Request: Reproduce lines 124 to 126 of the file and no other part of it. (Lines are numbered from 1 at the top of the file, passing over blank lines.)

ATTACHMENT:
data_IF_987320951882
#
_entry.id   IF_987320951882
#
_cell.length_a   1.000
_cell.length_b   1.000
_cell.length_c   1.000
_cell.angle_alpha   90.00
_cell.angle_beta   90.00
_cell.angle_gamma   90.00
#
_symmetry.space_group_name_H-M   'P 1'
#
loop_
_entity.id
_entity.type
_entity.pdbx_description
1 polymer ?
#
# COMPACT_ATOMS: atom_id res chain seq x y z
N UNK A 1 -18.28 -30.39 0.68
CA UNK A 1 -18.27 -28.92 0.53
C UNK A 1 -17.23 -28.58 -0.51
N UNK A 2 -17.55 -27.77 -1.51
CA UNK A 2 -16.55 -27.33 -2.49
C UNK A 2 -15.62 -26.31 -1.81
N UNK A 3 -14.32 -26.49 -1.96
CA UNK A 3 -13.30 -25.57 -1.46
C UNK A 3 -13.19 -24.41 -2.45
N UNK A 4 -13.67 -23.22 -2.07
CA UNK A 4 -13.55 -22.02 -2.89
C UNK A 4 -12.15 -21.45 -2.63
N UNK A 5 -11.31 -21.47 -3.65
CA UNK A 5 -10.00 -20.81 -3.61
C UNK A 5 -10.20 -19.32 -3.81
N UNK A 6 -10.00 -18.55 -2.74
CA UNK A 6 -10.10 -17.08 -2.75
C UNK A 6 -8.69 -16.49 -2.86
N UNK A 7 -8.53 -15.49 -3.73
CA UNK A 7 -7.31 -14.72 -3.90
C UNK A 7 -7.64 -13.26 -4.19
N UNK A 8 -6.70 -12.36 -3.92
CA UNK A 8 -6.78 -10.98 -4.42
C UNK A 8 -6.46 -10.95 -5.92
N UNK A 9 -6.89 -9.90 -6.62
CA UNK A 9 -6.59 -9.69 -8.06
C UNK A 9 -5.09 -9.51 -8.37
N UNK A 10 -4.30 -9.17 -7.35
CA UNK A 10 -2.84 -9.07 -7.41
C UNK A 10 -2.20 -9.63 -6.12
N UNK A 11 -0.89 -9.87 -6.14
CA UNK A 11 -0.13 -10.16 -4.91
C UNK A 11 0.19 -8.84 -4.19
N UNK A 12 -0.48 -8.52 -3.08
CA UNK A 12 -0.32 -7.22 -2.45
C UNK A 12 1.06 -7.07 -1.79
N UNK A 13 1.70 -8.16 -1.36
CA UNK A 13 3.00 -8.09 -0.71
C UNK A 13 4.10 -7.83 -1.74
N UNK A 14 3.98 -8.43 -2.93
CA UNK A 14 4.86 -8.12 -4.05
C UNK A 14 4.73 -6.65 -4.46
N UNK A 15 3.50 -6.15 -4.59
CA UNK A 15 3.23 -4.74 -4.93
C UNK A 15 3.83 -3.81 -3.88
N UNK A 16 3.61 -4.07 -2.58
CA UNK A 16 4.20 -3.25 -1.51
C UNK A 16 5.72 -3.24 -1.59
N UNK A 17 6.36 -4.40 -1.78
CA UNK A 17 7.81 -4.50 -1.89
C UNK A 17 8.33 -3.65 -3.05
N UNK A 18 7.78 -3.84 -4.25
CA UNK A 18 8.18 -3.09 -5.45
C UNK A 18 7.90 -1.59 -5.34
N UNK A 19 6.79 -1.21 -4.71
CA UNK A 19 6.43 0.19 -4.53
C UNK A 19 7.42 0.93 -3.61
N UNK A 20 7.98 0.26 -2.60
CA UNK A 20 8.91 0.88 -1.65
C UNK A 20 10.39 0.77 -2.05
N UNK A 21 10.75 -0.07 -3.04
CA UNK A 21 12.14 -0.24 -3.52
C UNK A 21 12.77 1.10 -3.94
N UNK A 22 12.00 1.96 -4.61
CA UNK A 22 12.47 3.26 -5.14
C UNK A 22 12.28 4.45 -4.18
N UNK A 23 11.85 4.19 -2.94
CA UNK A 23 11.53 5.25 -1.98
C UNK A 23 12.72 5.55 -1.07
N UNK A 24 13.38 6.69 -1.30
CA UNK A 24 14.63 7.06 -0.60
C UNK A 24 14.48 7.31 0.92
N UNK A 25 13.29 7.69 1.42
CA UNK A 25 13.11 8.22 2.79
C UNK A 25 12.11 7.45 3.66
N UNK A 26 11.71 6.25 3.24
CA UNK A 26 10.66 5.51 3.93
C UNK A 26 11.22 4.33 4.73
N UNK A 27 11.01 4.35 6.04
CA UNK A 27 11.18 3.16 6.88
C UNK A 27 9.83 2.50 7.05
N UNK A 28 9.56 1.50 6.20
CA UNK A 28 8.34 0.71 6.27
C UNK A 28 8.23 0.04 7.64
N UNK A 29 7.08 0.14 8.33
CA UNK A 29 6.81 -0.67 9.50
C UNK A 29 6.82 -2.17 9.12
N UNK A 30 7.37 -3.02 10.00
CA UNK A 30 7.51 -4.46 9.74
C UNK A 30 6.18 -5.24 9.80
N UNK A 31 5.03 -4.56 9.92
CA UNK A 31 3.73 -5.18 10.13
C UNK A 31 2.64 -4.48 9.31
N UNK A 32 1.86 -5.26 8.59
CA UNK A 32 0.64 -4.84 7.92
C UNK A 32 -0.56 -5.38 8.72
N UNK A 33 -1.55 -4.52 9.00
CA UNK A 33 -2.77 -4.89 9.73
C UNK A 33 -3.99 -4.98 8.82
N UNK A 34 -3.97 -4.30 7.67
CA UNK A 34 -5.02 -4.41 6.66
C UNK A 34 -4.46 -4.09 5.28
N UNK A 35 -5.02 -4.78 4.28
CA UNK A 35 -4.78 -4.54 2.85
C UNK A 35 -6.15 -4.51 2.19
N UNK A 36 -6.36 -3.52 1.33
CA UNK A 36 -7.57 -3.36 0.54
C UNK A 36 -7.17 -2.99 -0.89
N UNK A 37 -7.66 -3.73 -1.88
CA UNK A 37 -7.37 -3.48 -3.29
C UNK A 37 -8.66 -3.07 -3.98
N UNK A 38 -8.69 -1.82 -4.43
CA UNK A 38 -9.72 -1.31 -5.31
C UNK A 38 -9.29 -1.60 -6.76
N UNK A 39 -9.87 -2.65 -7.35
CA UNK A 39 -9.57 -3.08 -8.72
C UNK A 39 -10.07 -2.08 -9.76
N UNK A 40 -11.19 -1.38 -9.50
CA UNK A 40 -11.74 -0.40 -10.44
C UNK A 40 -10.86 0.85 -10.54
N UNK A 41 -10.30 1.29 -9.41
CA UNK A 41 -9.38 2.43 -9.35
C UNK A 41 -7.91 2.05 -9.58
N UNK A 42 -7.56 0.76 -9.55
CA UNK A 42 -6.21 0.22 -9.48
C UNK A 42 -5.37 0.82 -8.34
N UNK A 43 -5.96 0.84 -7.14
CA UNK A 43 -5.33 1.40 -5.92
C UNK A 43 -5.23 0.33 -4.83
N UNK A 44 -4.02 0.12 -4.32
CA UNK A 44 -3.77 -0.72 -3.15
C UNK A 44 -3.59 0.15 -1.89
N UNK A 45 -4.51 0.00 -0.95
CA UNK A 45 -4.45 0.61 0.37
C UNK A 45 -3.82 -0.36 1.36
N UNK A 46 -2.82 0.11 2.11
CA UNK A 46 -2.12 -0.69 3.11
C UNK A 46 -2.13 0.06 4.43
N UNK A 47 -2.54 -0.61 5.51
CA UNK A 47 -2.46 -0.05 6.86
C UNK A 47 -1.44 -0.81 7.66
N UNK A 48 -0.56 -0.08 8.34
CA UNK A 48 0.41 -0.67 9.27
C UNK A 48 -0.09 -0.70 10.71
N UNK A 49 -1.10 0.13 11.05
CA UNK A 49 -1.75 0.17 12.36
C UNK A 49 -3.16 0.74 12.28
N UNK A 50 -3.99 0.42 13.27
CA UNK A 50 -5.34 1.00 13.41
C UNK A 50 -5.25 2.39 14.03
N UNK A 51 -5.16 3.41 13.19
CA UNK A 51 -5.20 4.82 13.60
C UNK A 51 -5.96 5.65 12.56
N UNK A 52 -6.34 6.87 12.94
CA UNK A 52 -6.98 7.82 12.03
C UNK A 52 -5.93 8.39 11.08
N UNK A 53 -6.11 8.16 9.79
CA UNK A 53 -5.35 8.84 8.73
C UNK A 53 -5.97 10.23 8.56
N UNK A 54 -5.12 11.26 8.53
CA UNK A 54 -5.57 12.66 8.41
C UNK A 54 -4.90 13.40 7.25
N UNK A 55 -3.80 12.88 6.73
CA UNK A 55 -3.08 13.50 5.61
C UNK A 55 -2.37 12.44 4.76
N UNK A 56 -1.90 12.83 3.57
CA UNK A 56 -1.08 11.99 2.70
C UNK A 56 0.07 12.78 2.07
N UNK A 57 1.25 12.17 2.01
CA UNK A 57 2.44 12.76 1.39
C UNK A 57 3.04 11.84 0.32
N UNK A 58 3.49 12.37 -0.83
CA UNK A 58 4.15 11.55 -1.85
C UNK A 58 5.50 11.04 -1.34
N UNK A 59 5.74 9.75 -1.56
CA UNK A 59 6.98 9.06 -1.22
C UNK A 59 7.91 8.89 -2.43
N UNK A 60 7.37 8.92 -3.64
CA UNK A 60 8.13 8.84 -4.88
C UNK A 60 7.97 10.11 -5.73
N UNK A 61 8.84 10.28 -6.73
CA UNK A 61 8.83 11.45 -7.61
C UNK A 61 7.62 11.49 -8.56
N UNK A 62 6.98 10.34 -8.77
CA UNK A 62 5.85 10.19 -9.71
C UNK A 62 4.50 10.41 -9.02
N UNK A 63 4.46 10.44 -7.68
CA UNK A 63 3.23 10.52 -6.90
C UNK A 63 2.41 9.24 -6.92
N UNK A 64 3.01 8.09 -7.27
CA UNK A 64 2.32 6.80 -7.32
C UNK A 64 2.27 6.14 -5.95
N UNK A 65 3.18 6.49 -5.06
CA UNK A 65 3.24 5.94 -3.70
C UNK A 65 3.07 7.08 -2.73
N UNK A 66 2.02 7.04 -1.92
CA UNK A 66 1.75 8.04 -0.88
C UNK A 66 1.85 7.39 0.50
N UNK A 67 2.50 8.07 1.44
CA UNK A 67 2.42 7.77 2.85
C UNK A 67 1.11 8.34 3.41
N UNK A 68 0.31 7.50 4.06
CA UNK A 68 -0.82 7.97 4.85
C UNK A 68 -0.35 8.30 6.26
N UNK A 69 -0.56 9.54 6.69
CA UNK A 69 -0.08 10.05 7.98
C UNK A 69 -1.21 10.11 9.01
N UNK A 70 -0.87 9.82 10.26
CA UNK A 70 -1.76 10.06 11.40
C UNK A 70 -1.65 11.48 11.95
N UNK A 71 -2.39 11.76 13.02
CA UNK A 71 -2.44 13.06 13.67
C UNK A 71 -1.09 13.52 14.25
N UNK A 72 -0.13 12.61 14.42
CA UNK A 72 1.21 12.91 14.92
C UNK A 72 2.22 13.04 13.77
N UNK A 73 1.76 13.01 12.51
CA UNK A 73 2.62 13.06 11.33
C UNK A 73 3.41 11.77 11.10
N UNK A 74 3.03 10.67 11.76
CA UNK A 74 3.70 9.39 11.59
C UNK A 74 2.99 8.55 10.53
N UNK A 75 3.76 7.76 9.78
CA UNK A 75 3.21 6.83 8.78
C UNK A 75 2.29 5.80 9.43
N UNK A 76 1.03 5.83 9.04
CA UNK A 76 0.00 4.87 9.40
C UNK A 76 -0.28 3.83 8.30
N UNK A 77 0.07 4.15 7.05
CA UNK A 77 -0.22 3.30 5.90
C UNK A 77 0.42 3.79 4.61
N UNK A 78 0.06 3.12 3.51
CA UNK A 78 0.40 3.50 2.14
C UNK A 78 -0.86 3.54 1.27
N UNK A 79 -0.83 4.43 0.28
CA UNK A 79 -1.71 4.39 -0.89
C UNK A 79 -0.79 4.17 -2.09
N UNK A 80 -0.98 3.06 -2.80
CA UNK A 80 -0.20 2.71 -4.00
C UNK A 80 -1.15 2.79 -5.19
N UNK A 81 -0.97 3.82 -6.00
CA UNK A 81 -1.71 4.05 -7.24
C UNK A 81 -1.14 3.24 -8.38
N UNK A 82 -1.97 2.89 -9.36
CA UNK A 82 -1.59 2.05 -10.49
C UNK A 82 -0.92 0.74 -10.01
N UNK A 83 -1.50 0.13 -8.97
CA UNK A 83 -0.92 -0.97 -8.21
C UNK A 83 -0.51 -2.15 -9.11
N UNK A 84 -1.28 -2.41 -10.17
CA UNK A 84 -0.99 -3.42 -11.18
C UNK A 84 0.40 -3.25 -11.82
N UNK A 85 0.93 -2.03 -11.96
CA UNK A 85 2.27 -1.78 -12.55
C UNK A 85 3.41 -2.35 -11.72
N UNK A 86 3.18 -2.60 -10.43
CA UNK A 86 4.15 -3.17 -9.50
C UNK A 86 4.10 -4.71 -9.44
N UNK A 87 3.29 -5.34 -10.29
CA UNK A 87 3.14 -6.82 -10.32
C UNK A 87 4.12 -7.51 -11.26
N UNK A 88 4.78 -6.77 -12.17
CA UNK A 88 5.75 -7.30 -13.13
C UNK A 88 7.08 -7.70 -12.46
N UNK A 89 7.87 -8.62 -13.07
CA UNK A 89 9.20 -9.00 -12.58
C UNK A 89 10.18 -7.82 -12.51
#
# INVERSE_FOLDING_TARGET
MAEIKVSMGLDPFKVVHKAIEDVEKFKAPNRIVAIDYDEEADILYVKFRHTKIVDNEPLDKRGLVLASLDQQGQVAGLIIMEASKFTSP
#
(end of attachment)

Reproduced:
CA UNK A 35 -4.78 -4.54 2.85
C UNK A 35 -6.15 -4.51 2.19
N UNK A 36 -6.36 -3.52 1.33